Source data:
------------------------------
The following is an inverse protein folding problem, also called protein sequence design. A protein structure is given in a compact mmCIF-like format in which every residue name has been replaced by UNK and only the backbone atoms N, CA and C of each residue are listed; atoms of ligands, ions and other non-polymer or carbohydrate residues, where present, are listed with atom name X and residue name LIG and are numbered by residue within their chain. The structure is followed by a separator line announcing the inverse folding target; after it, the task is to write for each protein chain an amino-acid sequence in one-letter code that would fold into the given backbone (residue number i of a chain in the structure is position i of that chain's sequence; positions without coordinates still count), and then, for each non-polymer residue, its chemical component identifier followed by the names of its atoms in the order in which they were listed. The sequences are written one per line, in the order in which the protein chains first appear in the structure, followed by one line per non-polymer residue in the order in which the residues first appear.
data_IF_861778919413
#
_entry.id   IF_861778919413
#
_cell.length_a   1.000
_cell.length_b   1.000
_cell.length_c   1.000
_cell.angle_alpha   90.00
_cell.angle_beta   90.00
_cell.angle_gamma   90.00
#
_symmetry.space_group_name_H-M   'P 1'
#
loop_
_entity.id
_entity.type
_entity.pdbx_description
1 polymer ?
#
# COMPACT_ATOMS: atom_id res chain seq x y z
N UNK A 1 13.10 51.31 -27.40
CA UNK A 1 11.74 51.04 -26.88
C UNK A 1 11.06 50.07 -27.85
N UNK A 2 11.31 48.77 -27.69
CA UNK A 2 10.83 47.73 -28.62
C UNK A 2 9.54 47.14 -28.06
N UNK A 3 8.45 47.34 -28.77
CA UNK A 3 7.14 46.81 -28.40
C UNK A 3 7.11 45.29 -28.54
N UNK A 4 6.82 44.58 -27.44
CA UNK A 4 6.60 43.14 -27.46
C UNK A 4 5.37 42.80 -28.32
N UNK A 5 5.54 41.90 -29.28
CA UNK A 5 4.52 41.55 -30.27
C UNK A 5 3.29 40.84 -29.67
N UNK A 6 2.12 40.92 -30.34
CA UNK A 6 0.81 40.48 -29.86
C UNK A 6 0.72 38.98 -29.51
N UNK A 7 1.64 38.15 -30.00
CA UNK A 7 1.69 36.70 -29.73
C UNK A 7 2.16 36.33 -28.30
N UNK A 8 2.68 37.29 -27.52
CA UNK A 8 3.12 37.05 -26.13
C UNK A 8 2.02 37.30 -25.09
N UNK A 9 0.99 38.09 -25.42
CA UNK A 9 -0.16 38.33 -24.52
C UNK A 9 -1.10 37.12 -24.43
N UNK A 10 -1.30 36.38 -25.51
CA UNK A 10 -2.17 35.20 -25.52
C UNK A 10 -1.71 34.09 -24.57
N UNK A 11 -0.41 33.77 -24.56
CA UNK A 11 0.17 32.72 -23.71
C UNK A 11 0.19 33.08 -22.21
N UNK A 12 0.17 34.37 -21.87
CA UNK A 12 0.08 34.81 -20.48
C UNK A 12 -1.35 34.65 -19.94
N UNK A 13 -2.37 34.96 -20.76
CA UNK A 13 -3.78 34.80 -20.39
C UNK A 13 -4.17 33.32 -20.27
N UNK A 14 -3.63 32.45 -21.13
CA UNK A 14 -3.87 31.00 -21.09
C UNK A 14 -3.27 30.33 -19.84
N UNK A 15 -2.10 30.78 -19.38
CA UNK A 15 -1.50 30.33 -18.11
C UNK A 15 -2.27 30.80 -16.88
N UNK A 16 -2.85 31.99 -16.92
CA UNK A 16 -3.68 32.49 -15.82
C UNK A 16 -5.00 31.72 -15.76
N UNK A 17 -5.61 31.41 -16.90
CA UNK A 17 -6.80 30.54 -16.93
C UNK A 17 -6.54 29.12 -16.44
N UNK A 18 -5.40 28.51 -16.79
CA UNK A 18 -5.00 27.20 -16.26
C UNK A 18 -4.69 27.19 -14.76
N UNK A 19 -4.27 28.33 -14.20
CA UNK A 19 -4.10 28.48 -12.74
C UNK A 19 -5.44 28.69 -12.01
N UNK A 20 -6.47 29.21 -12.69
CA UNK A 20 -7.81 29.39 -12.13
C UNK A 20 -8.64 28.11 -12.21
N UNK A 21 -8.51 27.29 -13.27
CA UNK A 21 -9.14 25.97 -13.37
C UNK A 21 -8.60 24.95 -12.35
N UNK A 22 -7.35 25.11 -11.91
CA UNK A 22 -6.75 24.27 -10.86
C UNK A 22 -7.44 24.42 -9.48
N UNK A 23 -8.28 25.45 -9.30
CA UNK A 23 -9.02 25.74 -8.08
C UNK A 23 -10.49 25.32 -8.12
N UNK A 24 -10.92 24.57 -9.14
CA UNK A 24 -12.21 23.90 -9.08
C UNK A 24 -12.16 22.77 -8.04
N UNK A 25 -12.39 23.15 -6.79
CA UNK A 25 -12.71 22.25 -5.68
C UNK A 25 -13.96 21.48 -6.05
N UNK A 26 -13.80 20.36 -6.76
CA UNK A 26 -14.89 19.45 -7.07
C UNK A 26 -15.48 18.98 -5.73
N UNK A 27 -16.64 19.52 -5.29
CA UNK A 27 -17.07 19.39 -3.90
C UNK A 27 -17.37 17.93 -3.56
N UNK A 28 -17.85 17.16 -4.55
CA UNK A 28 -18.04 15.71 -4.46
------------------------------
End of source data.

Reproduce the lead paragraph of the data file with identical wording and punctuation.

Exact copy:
The following is an inverse protein folding problem, also called protein sequence design. A protein structure is given in a compact mmCIF-like format in which every residue name has been replaced by UNK and only the backbone atoms N, CA and C of each residue are listed; atoms of ligands, ions and other non-polymer or carbohydrate residues, where present, are listed with atom name X and residue name LIG and are numbered by residue within their chain. The structure is followed by a separator line announcing the inverse folding target; after it, the task is to write for each protein chain an amino-acid sequence in one-letter code that would fold into the given backbone (residue number i of a chain in the structure is position i of that chain's sequence; positions without coordinates still count), and then, for each non-polymer residue, its chemical component identifier followed by the names of its atoms in the order in which they were listed. The sequences are written one per line, in the order in which the protein chains first appear in the structure, followed by one line per non-polymer residue in the order in which the residues first appear.